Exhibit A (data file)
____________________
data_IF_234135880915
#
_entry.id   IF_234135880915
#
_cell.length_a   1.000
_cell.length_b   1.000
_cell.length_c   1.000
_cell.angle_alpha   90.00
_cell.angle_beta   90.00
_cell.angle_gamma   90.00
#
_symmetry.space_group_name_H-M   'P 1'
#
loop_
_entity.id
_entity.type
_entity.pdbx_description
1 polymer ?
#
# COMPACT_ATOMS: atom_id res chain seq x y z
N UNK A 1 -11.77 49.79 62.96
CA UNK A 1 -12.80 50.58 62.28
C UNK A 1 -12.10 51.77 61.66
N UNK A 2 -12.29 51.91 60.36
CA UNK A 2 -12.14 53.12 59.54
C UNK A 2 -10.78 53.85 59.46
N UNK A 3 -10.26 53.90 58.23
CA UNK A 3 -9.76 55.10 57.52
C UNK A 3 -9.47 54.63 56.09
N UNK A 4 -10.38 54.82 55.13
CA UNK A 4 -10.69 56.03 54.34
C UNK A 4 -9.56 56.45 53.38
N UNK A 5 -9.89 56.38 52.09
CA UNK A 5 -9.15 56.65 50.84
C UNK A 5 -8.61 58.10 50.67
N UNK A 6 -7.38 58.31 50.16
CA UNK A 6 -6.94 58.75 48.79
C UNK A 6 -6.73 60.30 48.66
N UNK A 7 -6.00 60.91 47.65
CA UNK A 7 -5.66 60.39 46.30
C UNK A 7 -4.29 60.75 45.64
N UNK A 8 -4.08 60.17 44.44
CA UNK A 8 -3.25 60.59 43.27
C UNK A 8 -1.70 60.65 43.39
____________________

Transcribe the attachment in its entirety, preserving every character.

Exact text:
data_IF_234135880915
#
_entry.id   IF_234135880915
#
_cell.length_a   1.000
_cell.length_b   1.000
_cell.length_c   1.000
_cell.angle_alpha   90.00
_cell.angle_beta   90.00
_cell.angle_gamma   90.00
#
_symmetry.space_group_name_H-M   'P 1'
#
loop_
_entity.id
_entity.type
_entity.pdbx_description
1 polymer ?
#
# COMPACT_ATOMS: atom_id res chain seq x y z
N UNK A 1 -11.77 49.79 62.96
CA UNK A 1 -12.80 50.58 62.28
C UNK A 1 -12.10 51.77 61.66
N UNK A 2 -12.29 51.91 60.36
CA UNK A 2 -12.14 53.12 59.54
C UNK A 2 -10.78 53.85 59.46
N UNK A 3 -10.26 53.90 58.23
CA UNK A 3 -9.76 55.10 57.52
C UNK A 3 -9.47 54.63 56.09
N UNK A 4 -10.38 54.82 55.13
CA UNK A 4 -10.69 56.03 54.34
C UNK A 4 -9.56 56.45 53.38
N UNK A 5 -9.89 56.38 52.09
CA UNK A 5 -9.15 56.65 50.84
C UNK A 5 -8.61 58.10 50.67
N UNK A 6 -7.38 58.31 50.16
CA UNK A 6 -6.94 58.75 48.79
C UNK A 6 -6.73 60.30 48.66
N UNK A 7 -6.00 60.91 47.65
CA UNK A 7 -5.66 60.39 46.30
C UNK A 7 -4.29 60.75 45.64
N UNK A 8 -4.08 60.17 44.44
CA UNK A 8 -3.25 60.59 43.27
C UNK A 8 -1.70 60.65 43.39